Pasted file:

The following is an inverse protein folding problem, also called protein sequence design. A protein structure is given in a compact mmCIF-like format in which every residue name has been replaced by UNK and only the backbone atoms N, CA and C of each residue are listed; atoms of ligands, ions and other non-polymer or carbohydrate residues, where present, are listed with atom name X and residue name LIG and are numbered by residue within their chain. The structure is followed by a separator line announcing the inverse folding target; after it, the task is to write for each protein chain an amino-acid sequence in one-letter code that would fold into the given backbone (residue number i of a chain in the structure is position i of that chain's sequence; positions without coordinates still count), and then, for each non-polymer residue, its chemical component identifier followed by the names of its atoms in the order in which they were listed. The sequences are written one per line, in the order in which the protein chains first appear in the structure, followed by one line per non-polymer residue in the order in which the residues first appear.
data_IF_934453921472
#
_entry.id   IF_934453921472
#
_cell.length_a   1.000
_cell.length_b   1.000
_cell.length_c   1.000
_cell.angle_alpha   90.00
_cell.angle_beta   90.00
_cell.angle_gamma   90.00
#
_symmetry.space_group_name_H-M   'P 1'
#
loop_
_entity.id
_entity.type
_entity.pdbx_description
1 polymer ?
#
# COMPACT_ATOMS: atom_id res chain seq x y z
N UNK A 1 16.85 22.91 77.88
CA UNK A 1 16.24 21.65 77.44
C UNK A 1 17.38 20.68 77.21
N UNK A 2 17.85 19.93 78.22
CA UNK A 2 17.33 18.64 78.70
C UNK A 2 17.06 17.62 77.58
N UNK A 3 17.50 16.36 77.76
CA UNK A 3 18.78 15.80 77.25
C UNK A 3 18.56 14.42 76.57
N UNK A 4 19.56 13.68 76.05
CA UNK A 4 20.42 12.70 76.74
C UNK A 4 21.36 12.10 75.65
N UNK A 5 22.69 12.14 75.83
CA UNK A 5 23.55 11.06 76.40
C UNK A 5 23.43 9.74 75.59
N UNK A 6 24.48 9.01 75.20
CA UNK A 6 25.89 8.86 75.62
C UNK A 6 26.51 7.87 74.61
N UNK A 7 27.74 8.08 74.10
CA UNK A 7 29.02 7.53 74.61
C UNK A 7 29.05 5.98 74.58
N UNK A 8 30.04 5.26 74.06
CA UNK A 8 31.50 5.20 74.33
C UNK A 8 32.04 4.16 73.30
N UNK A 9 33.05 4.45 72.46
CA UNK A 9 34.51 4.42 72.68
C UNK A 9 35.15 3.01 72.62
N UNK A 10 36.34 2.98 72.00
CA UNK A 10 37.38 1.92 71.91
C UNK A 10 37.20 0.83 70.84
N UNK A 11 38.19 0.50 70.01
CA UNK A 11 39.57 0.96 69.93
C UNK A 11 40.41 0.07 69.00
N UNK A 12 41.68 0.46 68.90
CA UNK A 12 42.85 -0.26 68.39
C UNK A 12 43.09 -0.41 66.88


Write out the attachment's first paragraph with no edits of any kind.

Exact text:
The following is an inverse protein folding problem, also called protein sequence design. A protein structure is given in a compact mmCIF-like format in which every residue name has been replaced by UNK and only the backbone atoms N, CA and C of each residue are listed; atoms of ligands, ions and other non-polymer or carbohydrate residues, where present, are listed with atom name X and residue name LIG and are numbered by residue within their chain. The structure is followed by a separator line announcing the inverse folding target; after it, the task is to write for each protein chain an amino-acid sequence in one-letter code that would fold into the given backbone (residue number i of a chain in the structure is position i of that chain's sequence; positions without coordinates still count), and then, for each non-polymer residue, its chemical component identifier followed by the names of its atoms in the order in which they were listed. The sequences are written one per line, in the order in which the protein chains first appear in the structure, followed by one line per non-polymer residue in the order in which the residues first appear.